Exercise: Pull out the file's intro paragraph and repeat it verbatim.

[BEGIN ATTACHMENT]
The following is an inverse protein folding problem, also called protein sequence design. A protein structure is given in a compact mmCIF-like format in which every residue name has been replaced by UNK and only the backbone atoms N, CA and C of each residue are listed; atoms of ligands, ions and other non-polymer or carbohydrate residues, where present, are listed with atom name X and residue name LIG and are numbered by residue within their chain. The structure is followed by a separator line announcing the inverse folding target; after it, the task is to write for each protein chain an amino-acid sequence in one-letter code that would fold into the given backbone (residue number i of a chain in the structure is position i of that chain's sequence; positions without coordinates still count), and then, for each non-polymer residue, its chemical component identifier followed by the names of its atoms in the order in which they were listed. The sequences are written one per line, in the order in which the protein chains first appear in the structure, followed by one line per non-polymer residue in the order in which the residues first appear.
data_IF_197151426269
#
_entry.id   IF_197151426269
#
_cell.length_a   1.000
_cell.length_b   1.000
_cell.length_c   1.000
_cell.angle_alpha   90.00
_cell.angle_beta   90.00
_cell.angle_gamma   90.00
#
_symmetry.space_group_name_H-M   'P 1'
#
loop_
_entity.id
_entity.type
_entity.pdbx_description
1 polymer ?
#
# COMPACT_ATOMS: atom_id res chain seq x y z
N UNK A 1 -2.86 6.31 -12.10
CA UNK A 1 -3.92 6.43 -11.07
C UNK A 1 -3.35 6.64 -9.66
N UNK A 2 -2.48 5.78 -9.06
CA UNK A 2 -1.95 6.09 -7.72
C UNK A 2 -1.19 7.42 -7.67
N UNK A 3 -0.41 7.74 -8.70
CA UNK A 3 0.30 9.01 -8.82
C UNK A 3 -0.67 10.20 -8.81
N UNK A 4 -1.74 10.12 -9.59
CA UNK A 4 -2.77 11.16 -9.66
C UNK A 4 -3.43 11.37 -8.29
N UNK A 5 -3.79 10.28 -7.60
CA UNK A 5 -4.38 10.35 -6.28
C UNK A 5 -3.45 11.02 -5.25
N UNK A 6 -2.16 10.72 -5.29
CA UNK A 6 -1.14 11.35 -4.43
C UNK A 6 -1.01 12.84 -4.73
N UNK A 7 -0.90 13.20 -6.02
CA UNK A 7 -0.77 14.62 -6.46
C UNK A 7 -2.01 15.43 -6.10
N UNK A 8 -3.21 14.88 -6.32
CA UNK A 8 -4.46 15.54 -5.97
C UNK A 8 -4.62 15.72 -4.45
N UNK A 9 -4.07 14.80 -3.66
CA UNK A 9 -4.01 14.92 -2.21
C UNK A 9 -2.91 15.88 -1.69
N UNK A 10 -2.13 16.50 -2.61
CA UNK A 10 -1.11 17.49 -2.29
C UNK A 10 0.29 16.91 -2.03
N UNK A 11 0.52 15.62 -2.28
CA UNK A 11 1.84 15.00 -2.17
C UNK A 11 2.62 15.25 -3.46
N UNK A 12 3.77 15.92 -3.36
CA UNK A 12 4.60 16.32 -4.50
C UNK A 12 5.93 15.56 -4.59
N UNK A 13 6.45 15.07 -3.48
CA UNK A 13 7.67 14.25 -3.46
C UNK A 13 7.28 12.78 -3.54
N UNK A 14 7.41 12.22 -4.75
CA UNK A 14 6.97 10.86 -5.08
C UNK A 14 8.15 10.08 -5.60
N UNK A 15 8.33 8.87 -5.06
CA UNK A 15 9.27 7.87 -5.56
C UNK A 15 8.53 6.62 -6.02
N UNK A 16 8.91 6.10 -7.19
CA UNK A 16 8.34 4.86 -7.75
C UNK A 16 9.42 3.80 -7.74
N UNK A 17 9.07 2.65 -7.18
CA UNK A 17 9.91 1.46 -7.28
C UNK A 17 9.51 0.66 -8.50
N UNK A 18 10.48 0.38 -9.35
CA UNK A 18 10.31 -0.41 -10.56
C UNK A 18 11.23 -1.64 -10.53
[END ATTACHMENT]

The following is an inverse protein folding problem, also called protein sequence design. A protein structure is given in a compact mmCIF-like format in which every residue name has been replaced by UNK and only the backbone atoms N, CA and C of each residue are listed; atoms of ligands, ions and other non-polymer or carbohydrate residues, where present, are listed with atom name X and residue name LIG and are numbered by residue within their chain. The structure is followed by a separator line announcing the inverse folding target; after it, the task is to write for each protein chain an amino-acid sequence in one-letter code that would fold into the given backbone (residue number i of a chain in the structure is position i of that chain's sequence; positions without coordinates still count), and then, for each non-polymer residue, its chemical component identifier followed by the names of its atoms in the order in which they were listed. The sequences are written one per line, in the order in which the protein chains first appear in the structure, followed by one line per non-polymer residue in the order in which the residues first appear.